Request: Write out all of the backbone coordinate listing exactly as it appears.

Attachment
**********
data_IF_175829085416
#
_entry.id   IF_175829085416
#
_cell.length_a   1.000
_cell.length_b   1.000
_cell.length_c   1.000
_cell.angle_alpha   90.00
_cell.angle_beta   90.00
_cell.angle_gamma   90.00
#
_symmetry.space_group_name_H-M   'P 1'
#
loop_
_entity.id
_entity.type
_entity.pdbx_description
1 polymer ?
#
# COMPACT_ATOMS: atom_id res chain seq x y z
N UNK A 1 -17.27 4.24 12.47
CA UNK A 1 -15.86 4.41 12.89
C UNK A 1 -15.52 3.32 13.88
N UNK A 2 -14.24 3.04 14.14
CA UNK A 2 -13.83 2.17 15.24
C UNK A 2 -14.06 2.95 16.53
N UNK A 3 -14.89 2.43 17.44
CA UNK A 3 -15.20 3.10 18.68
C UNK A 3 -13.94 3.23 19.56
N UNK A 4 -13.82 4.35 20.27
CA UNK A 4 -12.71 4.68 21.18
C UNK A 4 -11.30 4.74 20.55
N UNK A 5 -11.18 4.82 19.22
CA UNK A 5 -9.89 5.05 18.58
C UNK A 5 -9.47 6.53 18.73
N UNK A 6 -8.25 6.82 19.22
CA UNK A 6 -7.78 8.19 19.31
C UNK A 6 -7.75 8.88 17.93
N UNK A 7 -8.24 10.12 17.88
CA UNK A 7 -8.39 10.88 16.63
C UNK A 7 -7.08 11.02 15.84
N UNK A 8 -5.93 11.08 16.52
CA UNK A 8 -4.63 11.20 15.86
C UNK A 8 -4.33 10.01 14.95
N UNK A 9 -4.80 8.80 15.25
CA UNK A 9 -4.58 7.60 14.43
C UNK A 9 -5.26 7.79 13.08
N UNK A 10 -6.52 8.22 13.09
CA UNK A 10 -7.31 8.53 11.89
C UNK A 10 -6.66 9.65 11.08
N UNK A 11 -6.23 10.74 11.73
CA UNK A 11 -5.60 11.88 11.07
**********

data_IF_175829085416
#
_entry.id   IF_175829085416
#
_cell.length_a   1.000
_cell.length_b   1.000
_cell.length_c   1.000
_cell.angle_alpha   90.00
_cell.angle_beta   90.00
_cell.angle_gamma   90.00
#
_symmetry.space_group_name_H-M   'P 1'
#
loop_
_entity.id
_entity.type
_entity.pdbx_description
1 polymer ?
#
# COMPACT_ATOMS: atom_id res chain seq x y z
N UNK A 1 -17.27 4.24 12.47
CA UNK A 1 -15.86 4.41 12.89
C UNK A 1 -15.52 3.32 13.88
N UNK A 2 -14.24 3.04 14.14
CA UNK A 2 -13.83 2.17 15.24
C UNK A 2 -14.06 2.95 16.53
N UNK A 3 -14.89 2.43 17.44
CA UNK A 3 -15.20 3.10 18.68
C UNK A 3 -13.94 3.23 19.56
N UNK A 4 -13.82 4.35 20.27
CA UNK A 4 -12.71 4.68 21.18
C UNK A 4 -11.30 4.74 20.55
N UNK A 5 -11.18 4.82 19.22
CA UNK A 5 -9.89 5.05 18.58
C UNK A 5 -9.47 6.53 18.73
N UNK A 6 -8.25 6.82 19.22
CA UNK A 6 -7.78 8.19 19.31
C UNK A 6 -7.75 8.88 17.93
N UNK A 7 -8.24 10.12 17.88
CA UNK A 7 -8.39 10.88 16.63
C UNK A 7 -7.08 11.02 15.84
N UNK A 8 -5.93 11.08 16.52
CA UNK A 8 -4.63 11.20 15.86
C UNK A 8 -4.33 10.01 14.95
N UNK A 9 -4.80 8.80 15.25
CA UNK A 9 -4.58 7.60 14.43
C UNK A 9 -5.26 7.79 13.08
N UNK A 10 -6.52 8.22 13.09
CA UNK A 10 -7.31 8.53 11.89
C UNK A 10 -6.66 9.65 11.08
N UNK A 11 -6.23 10.74 11.73
CA UNK A 11 -5.60 11.88 11.07